Senate IP Subcommittee Hears Testimony from Iancu, Debates Hot-Button IP Issues

“Iancu said that, while it was important to prevent abuse in the system, he took issue with the use of pejorative terms like ‘patent troll’ that fail to identify specific issues that could be solved.” the afternoon of Wednesday, March 13, the Senate Judiciary Committee’s Subcommittee on Intellectual Property held an oversight hearing of the U.S. Patent and Trademark Office featuring testimony from and questioning of USPTO Director Andrei Iancu. While this hearing was relatively short by Congressional standards, the Senate IP Subcommittee explored recent changes instituted during Iancu’s tenure as USPTO Director and also got into the debate on pharmaceutical patents—a topic that has been front and center for both houses of Congress in recent weeks.

Chairman Tillis, Ranking Member Coons Encouraged by Subject Matter Eligibility Guidance

In his opening statement, Senate IP Subcommittee Chairman Sen. Thom Tillis (R-NC) expressed his support of Director Iancu’s efforts to harmonize the clam construction standard utilized in America Invents Act (AIA) trials occurring at the Patent Trial and Appeal Board (PTAB) with the Phillips construction standard used in Article III federal courts, adding that this helped to ensure that patent owners were being treated fairly regardless of the forum where validity was being challenged. Tillis also said he was “glad to see” the USPTO issue revised guidance on subject matter eligibility under the Alice/Mayo framework, a framework that Tillis noted had created massive uncertainty for every industry that relies on patents. Although Tillis expressed concerns about the legacy tech systems still being used at the USPTO, he added that he was encouraged by Iancu’s efforts to make modernization at the agency a priority.

Ranking Member Sen. Chris Coons (D-DE) was also supportive of changes made by Iancu since he became the USPTO Director, noting that those changes helped the U.S. patent system rise to tie for 2nd place in the 2019 version of the U.S. Chamber of Commerce’s International IP Index up from its previous position of 12th place. However, Coons expressed his concern that current case law on patent eligibility disincentivizes research into critical areas of innovation, such as personalized medicine. Coons acknowledged that the USPTO couldn’t solve this problem on its own and said that efforts were being made to work towards a legislative solution to what he called this “thorny challenge.”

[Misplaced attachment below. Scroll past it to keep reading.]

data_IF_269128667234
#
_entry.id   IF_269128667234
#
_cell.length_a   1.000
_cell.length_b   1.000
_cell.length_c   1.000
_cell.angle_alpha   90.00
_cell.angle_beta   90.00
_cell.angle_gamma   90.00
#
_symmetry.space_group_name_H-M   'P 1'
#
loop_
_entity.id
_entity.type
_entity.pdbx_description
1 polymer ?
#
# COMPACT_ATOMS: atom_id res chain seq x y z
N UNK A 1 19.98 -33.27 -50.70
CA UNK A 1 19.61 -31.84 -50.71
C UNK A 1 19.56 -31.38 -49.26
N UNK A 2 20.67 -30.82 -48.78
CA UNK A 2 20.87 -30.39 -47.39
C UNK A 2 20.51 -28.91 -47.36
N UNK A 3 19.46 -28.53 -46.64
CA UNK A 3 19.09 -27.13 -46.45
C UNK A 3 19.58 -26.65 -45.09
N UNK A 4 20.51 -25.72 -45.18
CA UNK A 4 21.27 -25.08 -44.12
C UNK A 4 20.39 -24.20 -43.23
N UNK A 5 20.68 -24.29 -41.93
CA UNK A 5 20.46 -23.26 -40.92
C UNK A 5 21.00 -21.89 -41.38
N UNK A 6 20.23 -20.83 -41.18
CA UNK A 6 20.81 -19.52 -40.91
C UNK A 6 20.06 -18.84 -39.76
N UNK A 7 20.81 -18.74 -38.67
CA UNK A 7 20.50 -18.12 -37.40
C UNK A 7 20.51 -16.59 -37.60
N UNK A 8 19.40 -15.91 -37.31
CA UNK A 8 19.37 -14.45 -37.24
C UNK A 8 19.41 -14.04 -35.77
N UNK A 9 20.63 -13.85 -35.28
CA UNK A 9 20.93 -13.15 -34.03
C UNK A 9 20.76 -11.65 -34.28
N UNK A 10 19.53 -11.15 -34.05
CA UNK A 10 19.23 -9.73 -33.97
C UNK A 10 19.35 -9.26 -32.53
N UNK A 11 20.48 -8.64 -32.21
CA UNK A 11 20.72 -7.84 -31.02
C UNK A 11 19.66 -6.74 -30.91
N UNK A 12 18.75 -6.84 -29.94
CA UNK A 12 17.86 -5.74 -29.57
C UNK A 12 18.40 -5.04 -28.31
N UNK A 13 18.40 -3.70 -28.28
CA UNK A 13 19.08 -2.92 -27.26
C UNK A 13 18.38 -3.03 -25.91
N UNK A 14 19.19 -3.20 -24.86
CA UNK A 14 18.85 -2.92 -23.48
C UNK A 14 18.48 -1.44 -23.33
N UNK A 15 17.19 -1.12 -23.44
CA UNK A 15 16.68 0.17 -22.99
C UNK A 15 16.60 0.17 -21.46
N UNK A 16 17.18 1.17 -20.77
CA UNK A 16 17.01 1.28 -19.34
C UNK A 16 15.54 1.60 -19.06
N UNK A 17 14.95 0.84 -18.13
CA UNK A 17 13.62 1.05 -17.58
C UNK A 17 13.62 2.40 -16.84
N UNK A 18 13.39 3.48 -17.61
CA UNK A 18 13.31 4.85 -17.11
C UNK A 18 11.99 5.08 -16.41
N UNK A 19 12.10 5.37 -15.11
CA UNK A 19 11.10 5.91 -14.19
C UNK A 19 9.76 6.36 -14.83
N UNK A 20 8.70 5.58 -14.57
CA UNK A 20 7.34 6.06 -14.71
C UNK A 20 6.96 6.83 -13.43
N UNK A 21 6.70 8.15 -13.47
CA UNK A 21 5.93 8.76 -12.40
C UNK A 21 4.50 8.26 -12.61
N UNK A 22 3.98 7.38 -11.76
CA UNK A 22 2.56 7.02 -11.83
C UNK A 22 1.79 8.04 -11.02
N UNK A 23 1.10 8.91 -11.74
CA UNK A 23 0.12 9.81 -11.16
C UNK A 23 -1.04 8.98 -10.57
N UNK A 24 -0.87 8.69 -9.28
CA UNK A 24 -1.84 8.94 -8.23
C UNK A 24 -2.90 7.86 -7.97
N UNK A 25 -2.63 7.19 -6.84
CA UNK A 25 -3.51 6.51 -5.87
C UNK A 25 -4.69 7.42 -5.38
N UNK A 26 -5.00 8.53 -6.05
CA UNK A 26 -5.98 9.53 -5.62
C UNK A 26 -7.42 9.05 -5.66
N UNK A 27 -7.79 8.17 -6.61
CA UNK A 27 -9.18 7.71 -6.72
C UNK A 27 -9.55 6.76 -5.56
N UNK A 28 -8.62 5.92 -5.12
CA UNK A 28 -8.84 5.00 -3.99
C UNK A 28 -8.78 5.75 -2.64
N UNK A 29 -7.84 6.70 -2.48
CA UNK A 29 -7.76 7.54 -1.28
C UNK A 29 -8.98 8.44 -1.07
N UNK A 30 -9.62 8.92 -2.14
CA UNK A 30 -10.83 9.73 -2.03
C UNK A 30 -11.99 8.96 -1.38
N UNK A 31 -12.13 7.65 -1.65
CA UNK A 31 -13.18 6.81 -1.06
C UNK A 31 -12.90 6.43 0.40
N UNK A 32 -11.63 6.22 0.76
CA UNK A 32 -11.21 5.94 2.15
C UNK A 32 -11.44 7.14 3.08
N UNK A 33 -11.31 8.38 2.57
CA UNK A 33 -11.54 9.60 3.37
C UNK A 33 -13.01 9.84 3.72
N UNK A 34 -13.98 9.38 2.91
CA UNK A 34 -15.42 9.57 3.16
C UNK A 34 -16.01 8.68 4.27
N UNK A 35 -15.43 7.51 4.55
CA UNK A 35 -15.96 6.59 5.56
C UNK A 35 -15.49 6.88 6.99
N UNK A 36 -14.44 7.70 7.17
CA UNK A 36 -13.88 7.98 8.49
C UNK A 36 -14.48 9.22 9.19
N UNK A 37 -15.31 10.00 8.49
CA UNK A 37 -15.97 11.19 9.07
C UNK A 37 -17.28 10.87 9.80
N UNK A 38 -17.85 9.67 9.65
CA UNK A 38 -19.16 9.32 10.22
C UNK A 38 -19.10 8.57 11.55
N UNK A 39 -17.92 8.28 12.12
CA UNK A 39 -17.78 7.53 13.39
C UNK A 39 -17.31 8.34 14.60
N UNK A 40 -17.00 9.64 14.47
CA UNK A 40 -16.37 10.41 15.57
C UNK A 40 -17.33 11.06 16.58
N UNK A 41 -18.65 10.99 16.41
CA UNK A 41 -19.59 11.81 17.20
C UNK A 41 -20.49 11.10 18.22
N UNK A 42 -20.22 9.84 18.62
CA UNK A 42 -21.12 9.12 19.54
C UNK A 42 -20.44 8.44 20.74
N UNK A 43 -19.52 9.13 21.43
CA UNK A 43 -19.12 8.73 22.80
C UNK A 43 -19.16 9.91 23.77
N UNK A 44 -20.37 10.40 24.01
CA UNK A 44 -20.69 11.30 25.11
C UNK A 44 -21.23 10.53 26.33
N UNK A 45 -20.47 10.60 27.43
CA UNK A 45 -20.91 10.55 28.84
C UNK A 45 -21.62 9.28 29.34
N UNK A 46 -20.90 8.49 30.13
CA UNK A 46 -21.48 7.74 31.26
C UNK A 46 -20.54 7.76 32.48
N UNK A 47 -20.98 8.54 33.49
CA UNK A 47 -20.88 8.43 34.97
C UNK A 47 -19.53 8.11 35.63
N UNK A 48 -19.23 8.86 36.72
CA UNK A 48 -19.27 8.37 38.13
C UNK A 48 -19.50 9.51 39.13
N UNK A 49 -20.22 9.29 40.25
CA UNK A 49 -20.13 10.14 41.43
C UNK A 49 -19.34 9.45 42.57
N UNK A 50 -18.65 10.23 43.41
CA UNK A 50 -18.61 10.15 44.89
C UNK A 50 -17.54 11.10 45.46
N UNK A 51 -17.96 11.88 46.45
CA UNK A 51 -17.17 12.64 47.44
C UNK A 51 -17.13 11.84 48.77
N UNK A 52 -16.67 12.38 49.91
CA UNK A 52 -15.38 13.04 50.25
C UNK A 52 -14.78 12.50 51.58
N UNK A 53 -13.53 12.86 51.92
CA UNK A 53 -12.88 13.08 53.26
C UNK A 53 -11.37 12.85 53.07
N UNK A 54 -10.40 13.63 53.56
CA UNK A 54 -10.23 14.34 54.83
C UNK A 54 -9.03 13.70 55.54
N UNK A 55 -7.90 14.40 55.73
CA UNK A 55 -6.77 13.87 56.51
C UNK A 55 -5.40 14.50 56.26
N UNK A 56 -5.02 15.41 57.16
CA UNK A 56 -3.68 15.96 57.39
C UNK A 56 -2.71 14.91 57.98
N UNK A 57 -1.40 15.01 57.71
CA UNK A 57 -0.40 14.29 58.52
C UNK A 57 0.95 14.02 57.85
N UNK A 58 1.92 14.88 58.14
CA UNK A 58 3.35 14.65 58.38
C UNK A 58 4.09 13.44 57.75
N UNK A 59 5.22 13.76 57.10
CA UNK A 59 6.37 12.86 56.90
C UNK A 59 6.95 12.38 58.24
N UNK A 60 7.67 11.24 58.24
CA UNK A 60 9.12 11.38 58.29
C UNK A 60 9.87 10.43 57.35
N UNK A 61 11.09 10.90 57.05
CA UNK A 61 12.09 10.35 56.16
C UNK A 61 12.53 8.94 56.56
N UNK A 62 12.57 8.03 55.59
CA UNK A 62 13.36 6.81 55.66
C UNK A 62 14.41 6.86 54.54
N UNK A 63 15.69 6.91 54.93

Iancu Highlights Recent Agency Actions in His Testimony

Director Iancu began his statement by highlighting some of the changes implemented at the USPTO, which were covered in more detail in his written testimony, including the change to the Phillips claim construction standard and the recently revised subject matter eligibility guidelines. He expressed his satisfaction with the recent passage of the SUCCESS Act, which extended the fee setting authority of the USPTO for an additional eight years when it was passed into law last October. Under the terms of that law, the USPTO was directed to study and report on the number of patents obtained by women, minorities and veterans, and Iancu pointed to a USPTO report released last month which showed that the number of women named as inventors had not been increasing at the same rate as the number of women who were now in STEM professions. Iancu also discussed a recent notice of proposed rulemaking that would require foreign domiciled trademark applicants to use U.S. licensed counsel—a measure to reduce the number of trademark applications from overseas that are filed in bad faith.

Senator Cornyn Leads With Questions on Drug Patents and “Patent Trolls”

Kicking off the questioning period was Sen. John Cornyn (R-TX), who brought up the debate on rising drug prices that is presently roiling through both houses of Congress. While he said that he was in favor of letting inventors reap benefits as a reward for risk-taking, he was worried about situations like one he had recently learned about during a Senate Finance Committee hearing in which a single drug was allegedly covered by more than 130 patents. “What does concern me is if possibly somebody is gaming the system in order to ‘evergreen,’ for example, I believe the term is, by making small changes in a drug and then getting a new patent, stretching out the time before competitors can enter the market,” Cornyn said. Iancu responded by noting that, while the USPTO wanted to avoid gamesmanship and make sure that patents are only issued for meritorious inventions, the U.S. patent system was one component of a complex system of drug pricing. While he couldn’t speak to the specific situation Cornyn referenced of the single drug protected by more than 130 patents, Iancu said that the complexity of drugs was such that patents would be issued covering the molecule itself, covering the method of manufacturing, covering the delivery mechanism and any other of a number of aspects about the drug that forms an inventive concept.